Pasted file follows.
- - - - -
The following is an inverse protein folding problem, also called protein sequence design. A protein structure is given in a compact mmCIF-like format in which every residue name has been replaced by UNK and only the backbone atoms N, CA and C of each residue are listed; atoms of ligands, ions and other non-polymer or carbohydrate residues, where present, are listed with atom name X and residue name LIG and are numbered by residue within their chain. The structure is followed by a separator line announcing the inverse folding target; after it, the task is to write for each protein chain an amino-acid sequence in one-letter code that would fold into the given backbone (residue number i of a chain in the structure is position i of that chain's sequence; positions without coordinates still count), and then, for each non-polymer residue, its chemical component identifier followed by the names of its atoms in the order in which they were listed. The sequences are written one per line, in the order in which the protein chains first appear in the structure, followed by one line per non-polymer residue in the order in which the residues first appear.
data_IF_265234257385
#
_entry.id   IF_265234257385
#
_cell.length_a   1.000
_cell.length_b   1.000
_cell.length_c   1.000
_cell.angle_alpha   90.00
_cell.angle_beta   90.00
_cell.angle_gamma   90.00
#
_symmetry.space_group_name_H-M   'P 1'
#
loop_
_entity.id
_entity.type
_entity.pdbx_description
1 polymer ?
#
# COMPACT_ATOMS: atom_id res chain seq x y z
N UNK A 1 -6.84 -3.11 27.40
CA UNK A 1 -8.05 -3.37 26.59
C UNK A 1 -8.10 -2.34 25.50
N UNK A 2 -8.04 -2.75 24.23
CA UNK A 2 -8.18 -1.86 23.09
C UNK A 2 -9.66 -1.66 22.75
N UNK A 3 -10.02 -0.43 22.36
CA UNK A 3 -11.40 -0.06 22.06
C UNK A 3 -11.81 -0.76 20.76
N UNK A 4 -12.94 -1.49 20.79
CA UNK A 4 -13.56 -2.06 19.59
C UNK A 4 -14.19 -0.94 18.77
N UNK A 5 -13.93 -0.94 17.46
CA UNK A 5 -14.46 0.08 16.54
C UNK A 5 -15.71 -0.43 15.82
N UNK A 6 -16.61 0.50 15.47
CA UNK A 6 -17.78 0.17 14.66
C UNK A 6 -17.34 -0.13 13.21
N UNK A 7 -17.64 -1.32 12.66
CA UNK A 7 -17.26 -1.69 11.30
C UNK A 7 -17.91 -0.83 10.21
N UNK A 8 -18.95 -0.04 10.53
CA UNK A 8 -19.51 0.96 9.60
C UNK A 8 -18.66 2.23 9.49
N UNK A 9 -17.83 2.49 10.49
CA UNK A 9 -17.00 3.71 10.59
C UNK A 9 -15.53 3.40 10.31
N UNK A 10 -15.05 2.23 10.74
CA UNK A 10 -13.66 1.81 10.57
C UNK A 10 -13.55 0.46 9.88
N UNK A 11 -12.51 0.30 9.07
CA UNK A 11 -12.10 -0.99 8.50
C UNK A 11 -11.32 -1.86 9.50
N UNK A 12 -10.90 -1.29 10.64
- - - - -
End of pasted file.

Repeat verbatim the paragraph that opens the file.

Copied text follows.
The following is an inverse protein folding problem, also called protein sequence design. A protein structure is given in a compact mmCIF-like format in which every residue name has been replaced by UNK and only the backbone atoms N, CA and C of each residue are listed; atoms of ligands, ions and other non-polymer or carbohydrate residues, where present, are listed with atom name X and residue name LIG and are numbered by residue within their chain. The structure is followed by a separator line announcing the inverse folding target; after it, the task is to write for each protein chain an amino-acid sequence in one-letter code that would fold into the given backbone (residue number i of a chain in the structure is position i of that chain's sequence; positions without coordinates still count), and then, for each non-polymer residue, its chemical component identifier followed by the names of its atoms in the order in which they were listed. The sequences are written one per line, in the order in which the protein chains first appear in the structure, followed by one line per non-polymer residue in the order in which the residues first appear.